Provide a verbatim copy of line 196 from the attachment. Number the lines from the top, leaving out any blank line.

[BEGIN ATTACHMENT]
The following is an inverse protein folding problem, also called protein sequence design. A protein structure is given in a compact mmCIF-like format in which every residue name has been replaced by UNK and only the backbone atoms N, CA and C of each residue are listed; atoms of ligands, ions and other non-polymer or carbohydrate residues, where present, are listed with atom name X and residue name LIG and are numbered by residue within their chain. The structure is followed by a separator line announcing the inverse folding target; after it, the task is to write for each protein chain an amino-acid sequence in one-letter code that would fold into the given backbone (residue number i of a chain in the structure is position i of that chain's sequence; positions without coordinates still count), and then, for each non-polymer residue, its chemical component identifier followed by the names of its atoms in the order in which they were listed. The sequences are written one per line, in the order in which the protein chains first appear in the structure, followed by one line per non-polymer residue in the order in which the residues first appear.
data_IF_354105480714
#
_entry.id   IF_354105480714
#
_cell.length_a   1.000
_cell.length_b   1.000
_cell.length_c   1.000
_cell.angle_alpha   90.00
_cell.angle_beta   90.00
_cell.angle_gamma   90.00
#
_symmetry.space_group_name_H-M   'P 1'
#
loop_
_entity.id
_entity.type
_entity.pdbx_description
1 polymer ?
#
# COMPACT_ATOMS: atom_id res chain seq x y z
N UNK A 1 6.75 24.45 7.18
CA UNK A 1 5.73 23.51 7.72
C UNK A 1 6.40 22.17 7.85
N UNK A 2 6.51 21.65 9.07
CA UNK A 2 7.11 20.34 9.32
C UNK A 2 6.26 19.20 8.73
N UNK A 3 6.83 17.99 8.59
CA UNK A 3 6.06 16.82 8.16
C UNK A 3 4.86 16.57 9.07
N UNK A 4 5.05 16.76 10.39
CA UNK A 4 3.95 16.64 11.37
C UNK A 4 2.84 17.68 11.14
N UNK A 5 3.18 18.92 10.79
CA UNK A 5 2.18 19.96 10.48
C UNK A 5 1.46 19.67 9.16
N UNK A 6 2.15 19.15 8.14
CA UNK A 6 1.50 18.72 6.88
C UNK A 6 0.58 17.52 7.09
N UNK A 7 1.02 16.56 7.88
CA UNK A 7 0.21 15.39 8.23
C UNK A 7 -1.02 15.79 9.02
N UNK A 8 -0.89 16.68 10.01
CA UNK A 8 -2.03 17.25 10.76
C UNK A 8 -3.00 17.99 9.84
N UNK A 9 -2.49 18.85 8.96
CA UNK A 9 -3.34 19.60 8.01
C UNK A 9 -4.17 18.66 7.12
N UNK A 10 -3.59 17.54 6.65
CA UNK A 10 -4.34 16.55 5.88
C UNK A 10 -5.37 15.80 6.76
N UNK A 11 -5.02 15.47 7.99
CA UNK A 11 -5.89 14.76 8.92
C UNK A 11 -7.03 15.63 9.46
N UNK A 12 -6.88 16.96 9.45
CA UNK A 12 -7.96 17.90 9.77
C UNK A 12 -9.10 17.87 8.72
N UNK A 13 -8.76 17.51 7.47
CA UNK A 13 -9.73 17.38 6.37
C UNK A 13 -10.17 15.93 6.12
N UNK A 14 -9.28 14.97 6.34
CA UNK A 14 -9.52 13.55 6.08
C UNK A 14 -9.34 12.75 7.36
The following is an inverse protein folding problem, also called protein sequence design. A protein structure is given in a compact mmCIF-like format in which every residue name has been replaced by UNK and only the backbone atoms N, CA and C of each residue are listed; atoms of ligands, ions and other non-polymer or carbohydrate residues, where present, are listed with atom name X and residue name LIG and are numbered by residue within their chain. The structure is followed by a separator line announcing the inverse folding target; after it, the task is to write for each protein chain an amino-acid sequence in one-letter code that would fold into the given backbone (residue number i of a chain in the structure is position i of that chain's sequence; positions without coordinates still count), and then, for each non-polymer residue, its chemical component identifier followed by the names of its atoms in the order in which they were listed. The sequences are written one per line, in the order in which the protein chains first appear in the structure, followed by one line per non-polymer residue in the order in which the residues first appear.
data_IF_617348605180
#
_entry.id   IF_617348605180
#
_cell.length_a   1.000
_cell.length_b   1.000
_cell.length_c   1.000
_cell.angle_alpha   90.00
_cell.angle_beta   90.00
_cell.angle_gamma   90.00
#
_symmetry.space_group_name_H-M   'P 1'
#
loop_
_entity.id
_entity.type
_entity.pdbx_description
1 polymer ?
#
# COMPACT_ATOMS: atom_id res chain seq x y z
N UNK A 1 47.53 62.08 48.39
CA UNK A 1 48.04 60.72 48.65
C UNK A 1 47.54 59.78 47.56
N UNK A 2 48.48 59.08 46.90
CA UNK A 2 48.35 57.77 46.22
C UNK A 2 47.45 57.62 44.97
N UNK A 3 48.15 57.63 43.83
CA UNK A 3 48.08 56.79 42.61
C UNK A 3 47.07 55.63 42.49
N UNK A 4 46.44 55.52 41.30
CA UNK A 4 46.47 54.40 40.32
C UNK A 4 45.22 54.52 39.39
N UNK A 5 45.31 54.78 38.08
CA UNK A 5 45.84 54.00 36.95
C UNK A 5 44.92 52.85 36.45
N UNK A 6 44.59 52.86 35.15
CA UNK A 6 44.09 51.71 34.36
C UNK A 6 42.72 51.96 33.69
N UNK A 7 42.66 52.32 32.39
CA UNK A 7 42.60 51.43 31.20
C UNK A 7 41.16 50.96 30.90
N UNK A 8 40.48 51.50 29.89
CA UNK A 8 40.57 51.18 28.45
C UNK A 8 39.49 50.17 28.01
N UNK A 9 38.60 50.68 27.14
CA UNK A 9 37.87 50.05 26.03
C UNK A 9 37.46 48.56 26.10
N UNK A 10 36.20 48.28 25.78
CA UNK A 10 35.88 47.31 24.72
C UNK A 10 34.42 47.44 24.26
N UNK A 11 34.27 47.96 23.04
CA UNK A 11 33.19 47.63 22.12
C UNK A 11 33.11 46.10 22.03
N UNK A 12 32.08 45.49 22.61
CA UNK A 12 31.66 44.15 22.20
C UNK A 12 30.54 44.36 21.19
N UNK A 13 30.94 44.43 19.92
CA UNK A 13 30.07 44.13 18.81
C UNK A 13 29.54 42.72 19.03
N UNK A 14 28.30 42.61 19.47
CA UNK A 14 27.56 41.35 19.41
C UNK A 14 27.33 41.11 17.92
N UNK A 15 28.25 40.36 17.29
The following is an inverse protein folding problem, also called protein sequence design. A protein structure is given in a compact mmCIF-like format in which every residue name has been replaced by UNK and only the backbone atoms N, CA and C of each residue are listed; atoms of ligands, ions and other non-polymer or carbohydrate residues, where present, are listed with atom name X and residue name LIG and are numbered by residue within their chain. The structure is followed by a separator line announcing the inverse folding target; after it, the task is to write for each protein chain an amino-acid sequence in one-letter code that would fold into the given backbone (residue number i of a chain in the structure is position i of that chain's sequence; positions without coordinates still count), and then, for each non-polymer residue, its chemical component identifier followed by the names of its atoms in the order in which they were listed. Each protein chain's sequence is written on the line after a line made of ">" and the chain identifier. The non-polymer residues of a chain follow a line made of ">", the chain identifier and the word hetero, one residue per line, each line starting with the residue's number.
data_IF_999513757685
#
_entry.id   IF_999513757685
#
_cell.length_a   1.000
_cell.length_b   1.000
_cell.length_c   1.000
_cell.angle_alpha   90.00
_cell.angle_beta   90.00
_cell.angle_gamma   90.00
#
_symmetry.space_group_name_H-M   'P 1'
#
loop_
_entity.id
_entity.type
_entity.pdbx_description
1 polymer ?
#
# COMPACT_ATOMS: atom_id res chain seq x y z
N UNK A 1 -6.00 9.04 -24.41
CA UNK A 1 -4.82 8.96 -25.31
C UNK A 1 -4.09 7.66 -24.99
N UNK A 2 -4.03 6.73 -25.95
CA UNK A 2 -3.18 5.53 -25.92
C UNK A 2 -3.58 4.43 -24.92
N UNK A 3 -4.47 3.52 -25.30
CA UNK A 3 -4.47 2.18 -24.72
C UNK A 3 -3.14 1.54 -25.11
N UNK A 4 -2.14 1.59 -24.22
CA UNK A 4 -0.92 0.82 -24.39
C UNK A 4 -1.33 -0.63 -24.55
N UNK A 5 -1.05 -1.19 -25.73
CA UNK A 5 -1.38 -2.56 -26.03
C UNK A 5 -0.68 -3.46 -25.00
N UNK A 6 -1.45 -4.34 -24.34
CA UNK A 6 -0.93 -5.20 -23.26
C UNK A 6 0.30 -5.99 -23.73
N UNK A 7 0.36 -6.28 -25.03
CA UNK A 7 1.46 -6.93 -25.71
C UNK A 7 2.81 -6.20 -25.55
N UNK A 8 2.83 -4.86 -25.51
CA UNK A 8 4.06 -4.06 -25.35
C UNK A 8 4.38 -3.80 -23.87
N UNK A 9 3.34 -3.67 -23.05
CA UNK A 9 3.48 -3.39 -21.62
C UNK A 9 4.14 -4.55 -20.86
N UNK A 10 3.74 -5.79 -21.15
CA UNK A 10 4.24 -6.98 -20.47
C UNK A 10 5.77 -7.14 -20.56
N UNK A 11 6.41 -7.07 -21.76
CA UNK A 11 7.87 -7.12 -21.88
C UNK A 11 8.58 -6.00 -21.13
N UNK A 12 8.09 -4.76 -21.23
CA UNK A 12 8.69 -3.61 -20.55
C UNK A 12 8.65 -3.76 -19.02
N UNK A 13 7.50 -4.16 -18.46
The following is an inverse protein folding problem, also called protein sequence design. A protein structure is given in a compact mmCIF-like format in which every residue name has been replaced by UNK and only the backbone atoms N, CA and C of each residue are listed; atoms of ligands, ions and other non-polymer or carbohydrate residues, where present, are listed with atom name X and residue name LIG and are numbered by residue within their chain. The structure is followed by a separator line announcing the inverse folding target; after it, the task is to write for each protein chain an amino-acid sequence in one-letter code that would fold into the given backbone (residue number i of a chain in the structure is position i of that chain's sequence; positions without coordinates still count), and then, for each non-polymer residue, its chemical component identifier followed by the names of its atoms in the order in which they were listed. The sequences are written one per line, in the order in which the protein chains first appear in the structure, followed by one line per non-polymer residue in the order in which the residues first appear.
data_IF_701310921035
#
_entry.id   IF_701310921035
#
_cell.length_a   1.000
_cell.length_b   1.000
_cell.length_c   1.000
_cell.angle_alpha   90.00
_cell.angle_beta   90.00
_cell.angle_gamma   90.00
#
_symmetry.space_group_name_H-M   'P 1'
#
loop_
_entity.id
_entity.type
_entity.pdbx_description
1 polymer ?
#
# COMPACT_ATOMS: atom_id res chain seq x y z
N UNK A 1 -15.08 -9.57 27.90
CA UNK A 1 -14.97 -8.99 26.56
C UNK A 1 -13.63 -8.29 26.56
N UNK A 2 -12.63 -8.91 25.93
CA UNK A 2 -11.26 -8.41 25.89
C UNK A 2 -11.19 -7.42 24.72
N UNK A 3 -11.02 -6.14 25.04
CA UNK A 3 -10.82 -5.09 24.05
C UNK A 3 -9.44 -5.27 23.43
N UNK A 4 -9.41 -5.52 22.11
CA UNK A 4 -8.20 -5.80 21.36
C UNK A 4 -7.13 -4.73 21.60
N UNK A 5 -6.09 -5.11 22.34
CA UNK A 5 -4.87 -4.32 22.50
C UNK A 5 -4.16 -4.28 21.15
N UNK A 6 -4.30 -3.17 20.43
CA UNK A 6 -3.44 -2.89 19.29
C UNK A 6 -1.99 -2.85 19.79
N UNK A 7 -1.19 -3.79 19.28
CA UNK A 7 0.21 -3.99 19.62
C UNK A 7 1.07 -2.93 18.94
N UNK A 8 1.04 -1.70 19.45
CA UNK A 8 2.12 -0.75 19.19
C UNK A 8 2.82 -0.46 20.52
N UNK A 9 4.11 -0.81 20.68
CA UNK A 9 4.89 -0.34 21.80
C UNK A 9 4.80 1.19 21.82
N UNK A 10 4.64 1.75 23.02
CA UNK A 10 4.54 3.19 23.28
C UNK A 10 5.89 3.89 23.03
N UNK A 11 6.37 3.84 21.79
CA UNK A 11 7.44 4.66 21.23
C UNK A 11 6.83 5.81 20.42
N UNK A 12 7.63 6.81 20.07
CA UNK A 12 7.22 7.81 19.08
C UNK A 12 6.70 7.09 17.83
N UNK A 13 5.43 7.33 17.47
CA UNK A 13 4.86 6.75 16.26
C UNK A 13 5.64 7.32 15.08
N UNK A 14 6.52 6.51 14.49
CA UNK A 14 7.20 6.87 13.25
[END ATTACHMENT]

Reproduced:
_cell.angle_gamma   90.00